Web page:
A plan to build a physical wall to separate the Democrats and the Republicans on the House Intelligence Committee has been put on hold, committee sources told CBS News.
Members of the committee have been at odds over the release of surveillance memos, sources of media leaks, and priorities in the panel's probe of Russian interference in the 2016 election, the report said.
In February, chairman Rep. Devin Nunes, R-Calif., put forth the idea of building a wall to separate the staff by party affiliation. A senior committee official told CBS News, however, that the plan was apparently rejected because of the costs.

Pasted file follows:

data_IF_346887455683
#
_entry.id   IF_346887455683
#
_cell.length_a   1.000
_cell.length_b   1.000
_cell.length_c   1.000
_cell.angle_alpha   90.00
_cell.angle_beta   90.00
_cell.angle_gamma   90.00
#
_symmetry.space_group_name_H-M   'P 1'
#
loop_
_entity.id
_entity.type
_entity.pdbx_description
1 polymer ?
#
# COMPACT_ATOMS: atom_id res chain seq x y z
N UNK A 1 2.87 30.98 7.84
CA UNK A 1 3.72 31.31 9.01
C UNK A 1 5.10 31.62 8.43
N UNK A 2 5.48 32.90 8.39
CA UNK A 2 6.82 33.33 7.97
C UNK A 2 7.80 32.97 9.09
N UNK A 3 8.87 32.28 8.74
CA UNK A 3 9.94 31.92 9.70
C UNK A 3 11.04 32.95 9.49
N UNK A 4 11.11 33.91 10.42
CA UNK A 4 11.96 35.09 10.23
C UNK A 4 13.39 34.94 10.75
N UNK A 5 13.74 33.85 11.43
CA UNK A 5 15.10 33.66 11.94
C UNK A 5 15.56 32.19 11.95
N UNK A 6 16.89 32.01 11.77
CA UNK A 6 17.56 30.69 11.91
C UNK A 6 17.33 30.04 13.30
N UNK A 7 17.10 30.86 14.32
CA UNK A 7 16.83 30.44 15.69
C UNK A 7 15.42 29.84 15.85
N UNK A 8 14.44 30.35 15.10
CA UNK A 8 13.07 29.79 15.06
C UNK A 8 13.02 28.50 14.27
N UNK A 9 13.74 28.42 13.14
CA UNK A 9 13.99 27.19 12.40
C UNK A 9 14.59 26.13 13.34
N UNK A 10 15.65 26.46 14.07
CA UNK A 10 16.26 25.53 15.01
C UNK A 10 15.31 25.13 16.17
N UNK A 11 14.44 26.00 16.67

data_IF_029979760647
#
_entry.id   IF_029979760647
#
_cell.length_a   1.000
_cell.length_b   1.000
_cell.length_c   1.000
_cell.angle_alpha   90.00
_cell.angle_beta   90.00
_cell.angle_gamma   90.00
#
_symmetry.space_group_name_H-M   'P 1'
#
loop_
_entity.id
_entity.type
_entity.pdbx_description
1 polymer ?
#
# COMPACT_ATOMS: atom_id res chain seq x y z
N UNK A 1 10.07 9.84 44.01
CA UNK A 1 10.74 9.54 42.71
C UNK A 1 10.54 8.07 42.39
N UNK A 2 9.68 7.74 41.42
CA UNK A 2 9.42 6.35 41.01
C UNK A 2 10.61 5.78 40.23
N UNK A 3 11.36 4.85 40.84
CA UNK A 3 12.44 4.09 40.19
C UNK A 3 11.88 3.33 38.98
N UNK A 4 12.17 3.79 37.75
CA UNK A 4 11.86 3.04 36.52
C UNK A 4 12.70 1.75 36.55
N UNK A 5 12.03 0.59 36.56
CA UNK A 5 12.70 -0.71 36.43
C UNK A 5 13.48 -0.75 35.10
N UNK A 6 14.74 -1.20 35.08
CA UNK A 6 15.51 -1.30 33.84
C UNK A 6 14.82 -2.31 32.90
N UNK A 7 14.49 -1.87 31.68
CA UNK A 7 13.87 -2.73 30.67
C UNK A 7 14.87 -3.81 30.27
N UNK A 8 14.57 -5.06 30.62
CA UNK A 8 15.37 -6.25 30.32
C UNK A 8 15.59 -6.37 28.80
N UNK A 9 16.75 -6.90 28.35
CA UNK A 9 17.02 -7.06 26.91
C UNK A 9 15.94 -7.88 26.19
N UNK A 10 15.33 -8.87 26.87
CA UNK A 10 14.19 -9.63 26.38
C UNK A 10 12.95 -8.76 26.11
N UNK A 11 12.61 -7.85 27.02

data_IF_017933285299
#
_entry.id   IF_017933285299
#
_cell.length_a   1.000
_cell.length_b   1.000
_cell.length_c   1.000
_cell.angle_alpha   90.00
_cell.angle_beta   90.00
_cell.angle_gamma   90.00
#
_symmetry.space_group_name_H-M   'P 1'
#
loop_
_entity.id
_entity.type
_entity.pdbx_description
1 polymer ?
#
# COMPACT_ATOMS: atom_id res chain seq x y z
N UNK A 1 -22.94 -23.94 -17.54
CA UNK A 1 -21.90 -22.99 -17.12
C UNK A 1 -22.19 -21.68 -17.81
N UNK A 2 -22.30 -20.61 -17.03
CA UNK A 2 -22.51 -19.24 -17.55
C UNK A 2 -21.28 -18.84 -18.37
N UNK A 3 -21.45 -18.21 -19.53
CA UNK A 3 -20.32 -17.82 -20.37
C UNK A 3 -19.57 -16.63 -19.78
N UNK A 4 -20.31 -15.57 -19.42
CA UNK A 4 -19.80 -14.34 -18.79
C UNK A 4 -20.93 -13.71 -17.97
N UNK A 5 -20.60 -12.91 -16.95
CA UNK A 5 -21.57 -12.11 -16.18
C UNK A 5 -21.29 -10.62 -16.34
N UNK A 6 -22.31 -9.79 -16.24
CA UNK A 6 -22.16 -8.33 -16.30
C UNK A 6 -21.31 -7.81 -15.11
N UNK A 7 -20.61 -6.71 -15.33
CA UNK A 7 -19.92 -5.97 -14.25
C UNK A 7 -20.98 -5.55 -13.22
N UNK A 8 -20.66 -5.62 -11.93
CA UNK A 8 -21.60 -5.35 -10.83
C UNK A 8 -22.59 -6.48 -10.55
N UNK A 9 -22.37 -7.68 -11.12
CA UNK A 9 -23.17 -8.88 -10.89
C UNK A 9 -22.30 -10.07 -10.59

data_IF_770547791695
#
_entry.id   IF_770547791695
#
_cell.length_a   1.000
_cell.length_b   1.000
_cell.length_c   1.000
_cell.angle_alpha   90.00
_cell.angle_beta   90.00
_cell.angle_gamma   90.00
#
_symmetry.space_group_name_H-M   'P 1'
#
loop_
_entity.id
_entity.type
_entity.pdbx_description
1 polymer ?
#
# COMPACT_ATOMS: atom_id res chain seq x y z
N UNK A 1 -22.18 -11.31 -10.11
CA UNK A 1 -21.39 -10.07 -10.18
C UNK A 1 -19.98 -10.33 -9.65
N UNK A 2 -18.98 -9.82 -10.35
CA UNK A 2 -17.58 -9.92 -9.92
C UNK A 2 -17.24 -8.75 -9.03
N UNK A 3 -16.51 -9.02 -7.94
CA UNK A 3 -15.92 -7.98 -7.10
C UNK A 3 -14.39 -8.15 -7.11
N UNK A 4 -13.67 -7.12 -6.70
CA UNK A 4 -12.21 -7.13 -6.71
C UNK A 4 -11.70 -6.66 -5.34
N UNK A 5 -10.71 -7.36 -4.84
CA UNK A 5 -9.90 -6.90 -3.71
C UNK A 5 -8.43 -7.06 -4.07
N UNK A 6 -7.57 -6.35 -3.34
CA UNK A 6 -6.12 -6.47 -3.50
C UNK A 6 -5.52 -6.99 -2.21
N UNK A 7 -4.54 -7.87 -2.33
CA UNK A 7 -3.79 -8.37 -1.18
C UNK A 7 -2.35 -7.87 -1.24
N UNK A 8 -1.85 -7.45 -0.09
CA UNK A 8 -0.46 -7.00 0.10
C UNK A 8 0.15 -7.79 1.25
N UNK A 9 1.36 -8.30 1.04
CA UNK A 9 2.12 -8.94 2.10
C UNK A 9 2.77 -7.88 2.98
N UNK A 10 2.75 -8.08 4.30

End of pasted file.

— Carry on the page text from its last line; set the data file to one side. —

The official said retrofitting the secure areas would have cost eight to ten times more than a project in other areas that were not secure.
"It was an ill-conceived idea that would have forever changed the character of the committee," the official told CBS News.
Rep. Adam Schiff, D-Calif., told CBS News that he was against the idea of a wall. "I assume that the public reaction has been sufficiently adverse that they have decided it's a bad idea —and it really is a bad idea," Schiff said.
Sen. Angus King, I-Maine, on Sunday said there also was conflict between the House Intelligence Committee and its counterpart in the Senate.
"We're only a couple hundred yards apart, but it's worlds apart in terms of the way we've approached this," King said.
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